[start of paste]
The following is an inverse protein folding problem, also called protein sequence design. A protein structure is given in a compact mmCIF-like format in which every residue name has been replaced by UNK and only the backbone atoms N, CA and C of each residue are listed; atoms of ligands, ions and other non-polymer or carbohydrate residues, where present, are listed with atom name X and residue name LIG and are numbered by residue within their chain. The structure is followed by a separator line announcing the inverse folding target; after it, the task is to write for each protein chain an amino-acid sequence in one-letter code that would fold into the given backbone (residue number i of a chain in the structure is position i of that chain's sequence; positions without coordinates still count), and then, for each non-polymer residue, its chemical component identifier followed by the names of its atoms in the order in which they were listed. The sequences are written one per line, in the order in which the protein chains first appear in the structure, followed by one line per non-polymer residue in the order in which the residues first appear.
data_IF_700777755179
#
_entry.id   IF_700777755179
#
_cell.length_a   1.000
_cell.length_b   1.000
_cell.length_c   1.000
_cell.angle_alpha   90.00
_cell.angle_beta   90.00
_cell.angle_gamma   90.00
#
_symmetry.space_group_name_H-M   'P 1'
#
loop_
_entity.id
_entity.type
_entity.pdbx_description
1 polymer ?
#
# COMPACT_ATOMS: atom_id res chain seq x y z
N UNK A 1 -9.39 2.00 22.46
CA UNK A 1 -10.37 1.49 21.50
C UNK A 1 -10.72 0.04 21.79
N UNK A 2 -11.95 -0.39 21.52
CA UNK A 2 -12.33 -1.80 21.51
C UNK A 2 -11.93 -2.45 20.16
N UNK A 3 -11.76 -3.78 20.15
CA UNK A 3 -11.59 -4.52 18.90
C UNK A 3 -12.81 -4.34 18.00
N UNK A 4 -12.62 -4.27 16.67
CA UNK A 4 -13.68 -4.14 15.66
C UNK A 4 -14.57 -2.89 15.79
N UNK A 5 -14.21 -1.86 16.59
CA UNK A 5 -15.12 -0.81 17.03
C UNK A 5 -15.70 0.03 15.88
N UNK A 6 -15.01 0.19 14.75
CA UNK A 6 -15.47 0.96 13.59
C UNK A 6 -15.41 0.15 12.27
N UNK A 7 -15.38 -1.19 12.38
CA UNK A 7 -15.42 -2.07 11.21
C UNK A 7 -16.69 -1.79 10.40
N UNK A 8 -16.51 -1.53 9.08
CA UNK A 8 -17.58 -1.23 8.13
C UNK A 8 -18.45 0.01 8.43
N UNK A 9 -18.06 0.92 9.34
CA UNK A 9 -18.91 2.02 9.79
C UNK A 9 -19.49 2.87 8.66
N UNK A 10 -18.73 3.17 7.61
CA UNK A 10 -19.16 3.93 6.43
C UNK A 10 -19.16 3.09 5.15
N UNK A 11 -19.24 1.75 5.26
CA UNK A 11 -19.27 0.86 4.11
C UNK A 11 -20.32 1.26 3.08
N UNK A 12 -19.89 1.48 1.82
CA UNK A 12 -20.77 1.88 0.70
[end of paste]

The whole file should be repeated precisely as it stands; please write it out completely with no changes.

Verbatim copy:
The following is an inverse protein folding problem, also called protein sequence design. A protein structure is given in a compact mmCIF-like format in which every residue name has been replaced by UNK and only the backbone atoms N, CA and C of each residue are listed; atoms of ligands, ions and other non-polymer or carbohydrate residues, where present, are listed with atom name X and residue name LIG and are numbered by residue within their chain. The structure is followed by a separator line announcing the inverse folding target; after it, the task is to write for each protein chain an amino-acid sequence in one-letter code that would fold into the given backbone (residue number i of a chain in the structure is position i of that chain's sequence; positions without coordinates still count), and then, for each non-polymer residue, its chemical component identifier followed by the names of its atoms in the order in which they were listed. The sequences are written one per line, in the order in which the protein chains first appear in the structure, followed by one line per non-polymer residue in the order in which the residues first appear.
data_IF_700777755179
#
_entry.id   IF_700777755179
#
_cell.length_a   1.000
_cell.length_b   1.000
_cell.length_c   1.000
_cell.angle_alpha   90.00
_cell.angle_beta   90.00
_cell.angle_gamma   90.00
#
_symmetry.space_group_name_H-M   'P 1'
#
loop_
_entity.id
_entity.type
_entity.pdbx_description
1 polymer ?
#
# COMPACT_ATOMS: atom_id res chain seq x y z
N UNK A 1 -9.39 2.00 22.46
CA UNK A 1 -10.37 1.49 21.50
C UNK A 1 -10.72 0.04 21.79
N UNK A 2 -11.95 -0.39 21.52
CA UNK A 2 -12.33 -1.80 21.51
C UNK A 2 -11.93 -2.45 20.16
N UNK A 3 -11.76 -3.78 20.15
CA UNK A 3 -11.59 -4.52 18.90
C UNK A 3 -12.81 -4.34 18.00
N UNK A 4 -12.62 -4.27 16.67
CA UNK A 4 -13.68 -4.14 15.66
C UNK A 4 -14.57 -2.89 15.79
N UNK A 5 -14.21 -1.86 16.59
CA UNK A 5 -15.12 -0.81 17.03
C UNK A 5 -15.70 0.03 15.88
N UNK A 6 -15.01 0.19 14.75
CA UNK A 6 -15.47 0.96 13.59
C UNK A 6 -15.41 0.15 12.27
N UNK A 7 -15.38 -1.19 12.38
CA UNK A 7 -15.42 -2.07 11.21
C UNK A 7 -16.69 -1.79 10.40
N UNK A 8 -16.51 -1.53 9.08
CA UNK A 8 -17.58 -1.23 8.13
C UNK A 8 -18.45 0.01 8.43
N UNK A 9 -18.06 0.92 9.34
CA UNK A 9 -18.91 2.02 9.79
C UNK A 9 -19.49 2.87 8.66
N UNK A 10 -18.73 3.17 7.61
CA UNK A 10 -19.16 3.93 6.43
C UNK A 10 -19.16 3.09 5.15
N UNK A 11 -19.24 1.75 5.26
CA UNK A 11 -19.27 0.86 4.11
C UNK A 11 -20.32 1.26 3.08
N UNK A 12 -19.89 1.48 1.82
CA UNK A 12 -20.77 1.88 0.70